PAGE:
ReNew ELP is launching a commercial-scale plant in Northeast England leveraging a chemical recycling process that breaks down plastics into their building blocks, in order to make virgin-equivalent products. Branded as CAT-HTR, it can be used to develop various liquid products, which have multiple end markets.
The target material is plastics left in the waste stream after mechanical recycling that otherwise are usually destined for landfill.
“CAT-HTR offers a chemical recycling solution that can process mixed and multilayered plastics with contamination from non-plastic material, opening up a wider stream of feedstock than traditional mechanical recycling. And, unlike mechanical recycling, there is no limit to how many times plastic material can be recycled,” says Richard Daley, managing director of ReNew ELP.
The technology involves heating plastic waste, pressurizing it and mixing it with water to break down the plastics into liquid oils and chemicals. The mixture is then depressurized, and the products are separated and stored, ready for transport.
One feature that sets it apart from other thermal conversion processes such as gasification and pyrolysis, according to Daley, is it is water based. After the water breaks down the plastics into liquids, there is remaining hydrogen in it that ends up in in the products, which is important for their stability, he says.
The process leverages lower temperatures than other thermal conversion processes and no char is produced, so there are no byproducts such as dioxins.
Specifically, ReNew ELP will make naphtha used as a feedstock to produce plastics; distillate gas oil that can be used as a fuel blend stock or to produce chemicals and solvents; heavy gas oil that can be used to make lubricants and waxes; and heavy wax residue with applications in road construction.
The company is in various stages of negotiations with several potential off takers, ranging from wax blenders, large-scale oil producers and chemical manufacturers to companies that build roads, says Daley, adding that some customers are interested in all of the liquid products and others are interested in specific fractions.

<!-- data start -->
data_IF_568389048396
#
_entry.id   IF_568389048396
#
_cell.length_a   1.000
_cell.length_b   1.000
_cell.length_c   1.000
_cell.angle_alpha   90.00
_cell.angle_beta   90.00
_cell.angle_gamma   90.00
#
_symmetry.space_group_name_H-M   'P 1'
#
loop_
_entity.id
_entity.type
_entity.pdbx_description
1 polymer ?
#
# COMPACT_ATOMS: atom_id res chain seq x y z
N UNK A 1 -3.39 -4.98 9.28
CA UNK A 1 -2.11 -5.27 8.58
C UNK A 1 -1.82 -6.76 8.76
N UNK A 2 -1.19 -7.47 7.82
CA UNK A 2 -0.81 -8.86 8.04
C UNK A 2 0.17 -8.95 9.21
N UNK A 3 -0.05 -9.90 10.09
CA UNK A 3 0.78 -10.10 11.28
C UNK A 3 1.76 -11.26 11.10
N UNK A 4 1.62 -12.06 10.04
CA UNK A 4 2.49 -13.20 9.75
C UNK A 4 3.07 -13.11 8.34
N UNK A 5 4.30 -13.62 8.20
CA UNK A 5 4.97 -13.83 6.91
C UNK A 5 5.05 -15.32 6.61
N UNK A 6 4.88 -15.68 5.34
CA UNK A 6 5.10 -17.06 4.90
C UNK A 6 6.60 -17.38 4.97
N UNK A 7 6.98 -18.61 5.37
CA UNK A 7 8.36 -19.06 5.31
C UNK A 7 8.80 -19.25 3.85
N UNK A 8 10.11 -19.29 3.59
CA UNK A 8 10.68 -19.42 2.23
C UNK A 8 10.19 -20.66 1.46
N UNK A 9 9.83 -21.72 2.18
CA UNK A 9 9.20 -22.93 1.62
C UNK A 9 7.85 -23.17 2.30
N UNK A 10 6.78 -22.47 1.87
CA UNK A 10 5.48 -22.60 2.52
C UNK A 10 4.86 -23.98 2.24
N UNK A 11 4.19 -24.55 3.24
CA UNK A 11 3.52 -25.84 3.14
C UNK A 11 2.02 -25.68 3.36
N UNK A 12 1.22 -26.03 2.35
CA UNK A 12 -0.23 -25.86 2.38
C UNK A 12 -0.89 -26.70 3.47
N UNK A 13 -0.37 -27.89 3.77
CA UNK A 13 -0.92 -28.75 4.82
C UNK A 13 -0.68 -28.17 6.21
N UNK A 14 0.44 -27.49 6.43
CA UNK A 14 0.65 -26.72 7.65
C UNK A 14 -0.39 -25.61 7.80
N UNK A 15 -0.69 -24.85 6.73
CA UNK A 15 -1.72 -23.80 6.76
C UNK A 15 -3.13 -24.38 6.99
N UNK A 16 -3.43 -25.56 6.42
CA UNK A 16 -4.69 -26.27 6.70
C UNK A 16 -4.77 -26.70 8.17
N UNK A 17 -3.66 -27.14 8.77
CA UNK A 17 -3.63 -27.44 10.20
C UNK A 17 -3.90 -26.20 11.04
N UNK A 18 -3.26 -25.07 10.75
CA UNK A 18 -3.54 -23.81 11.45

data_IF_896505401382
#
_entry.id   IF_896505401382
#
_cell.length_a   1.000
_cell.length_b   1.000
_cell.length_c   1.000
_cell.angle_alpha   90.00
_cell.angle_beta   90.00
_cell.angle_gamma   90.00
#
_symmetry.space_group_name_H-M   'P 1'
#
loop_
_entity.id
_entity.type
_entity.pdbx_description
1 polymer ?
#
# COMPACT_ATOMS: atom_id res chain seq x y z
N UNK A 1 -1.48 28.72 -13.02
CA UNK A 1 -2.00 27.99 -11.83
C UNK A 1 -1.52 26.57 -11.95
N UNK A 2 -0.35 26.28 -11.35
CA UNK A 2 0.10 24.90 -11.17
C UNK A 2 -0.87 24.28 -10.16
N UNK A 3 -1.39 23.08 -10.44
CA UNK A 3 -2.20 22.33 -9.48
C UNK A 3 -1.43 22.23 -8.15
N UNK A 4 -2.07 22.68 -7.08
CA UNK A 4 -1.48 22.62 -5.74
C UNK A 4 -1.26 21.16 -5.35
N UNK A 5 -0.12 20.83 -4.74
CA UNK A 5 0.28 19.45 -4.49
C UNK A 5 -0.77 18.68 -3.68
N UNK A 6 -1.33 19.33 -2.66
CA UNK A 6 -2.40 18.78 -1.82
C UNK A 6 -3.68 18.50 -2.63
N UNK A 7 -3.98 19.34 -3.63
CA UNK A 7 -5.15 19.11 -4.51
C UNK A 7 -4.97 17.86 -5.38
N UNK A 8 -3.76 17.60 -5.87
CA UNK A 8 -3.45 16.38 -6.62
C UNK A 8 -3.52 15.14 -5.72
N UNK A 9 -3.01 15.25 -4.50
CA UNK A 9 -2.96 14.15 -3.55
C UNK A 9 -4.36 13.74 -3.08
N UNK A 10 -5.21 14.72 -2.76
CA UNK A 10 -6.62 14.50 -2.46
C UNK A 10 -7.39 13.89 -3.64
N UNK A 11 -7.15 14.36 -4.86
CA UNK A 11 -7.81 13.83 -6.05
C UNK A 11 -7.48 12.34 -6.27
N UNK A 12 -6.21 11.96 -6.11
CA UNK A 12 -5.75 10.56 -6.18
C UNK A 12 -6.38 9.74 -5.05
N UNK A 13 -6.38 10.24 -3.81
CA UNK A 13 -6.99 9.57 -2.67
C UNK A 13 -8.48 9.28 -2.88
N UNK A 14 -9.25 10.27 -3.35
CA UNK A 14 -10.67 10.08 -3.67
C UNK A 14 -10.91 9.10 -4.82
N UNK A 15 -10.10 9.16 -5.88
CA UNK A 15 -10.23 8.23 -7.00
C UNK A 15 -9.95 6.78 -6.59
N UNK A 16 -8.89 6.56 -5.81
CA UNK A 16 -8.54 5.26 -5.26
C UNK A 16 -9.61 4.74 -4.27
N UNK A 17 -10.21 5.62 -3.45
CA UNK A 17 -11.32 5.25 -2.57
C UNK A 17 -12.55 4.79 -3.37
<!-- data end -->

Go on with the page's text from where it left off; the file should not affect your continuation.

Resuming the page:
The Northeast England plant, which will be the first, is slated to launch mid- to end 2021. It will be a 20,000-tons-per-year (tpy) processing line, and the company plans to build several more lines, increasing capacity to 80,000 tpy once the buildout is complete.
In terms of suppliers, Daley says ReNew ELP is in discussions with producers and brokers of waste plastics feedstock to include anaerobic digestion facilities, U.K. and European Union waste companies and plastics recycling companies for their rejects, among other business types.
Moving forward, says Daley, “We have identified several key markets beyond the U.K., namely Europe (Germany) and North America. We already have people looking at building a pipeline of future projects in these jurisdictions.”
Mura Technology owns the license for CAT-HTR.
“ReNew is the U.K. operator and is doing the first plant. We are then looking to establish more plants globally. The technology has attracted keen interest from leading petrochemical companies including Neste, a producer of renewable diesel who wants to make a recycled diesel as transportation fuel,” says Robin Chamberlayne, a director at Mura Technology.
“We would prefer not to burn but to use this technology to make new hydrocarbon products and avoid the need to drill more fossil fuel,” he says.
Now, Mura has an agreement with Timor-Leste in Southeast Asia to build a plant there.
“They have a very diverse marine environment but have plastic pollution because they have no integrated waste management system … Our goal is to make it the first nation to be plastic neutral, meaning all that comes into society is recycled,” says Chamberlayne.
James Ewell, associate director for the Sustainable Chemistry North America Anthesis Group, shed light on the value of conversion technologies.
“They can process a diversity of plastic types and constructions (e.g., multi-laminates/flexible packaging) that are not possible to process with mechanical recycling. This will significantly scale the volume and diversity of plastics that can be used to make new products,” he says.
Ewell also notes chemical recycling provides a method to capture materials that were mechanically recycled into lesser value products and bring them back to the level of virgin feedstocks versus landfilling or incinerating them.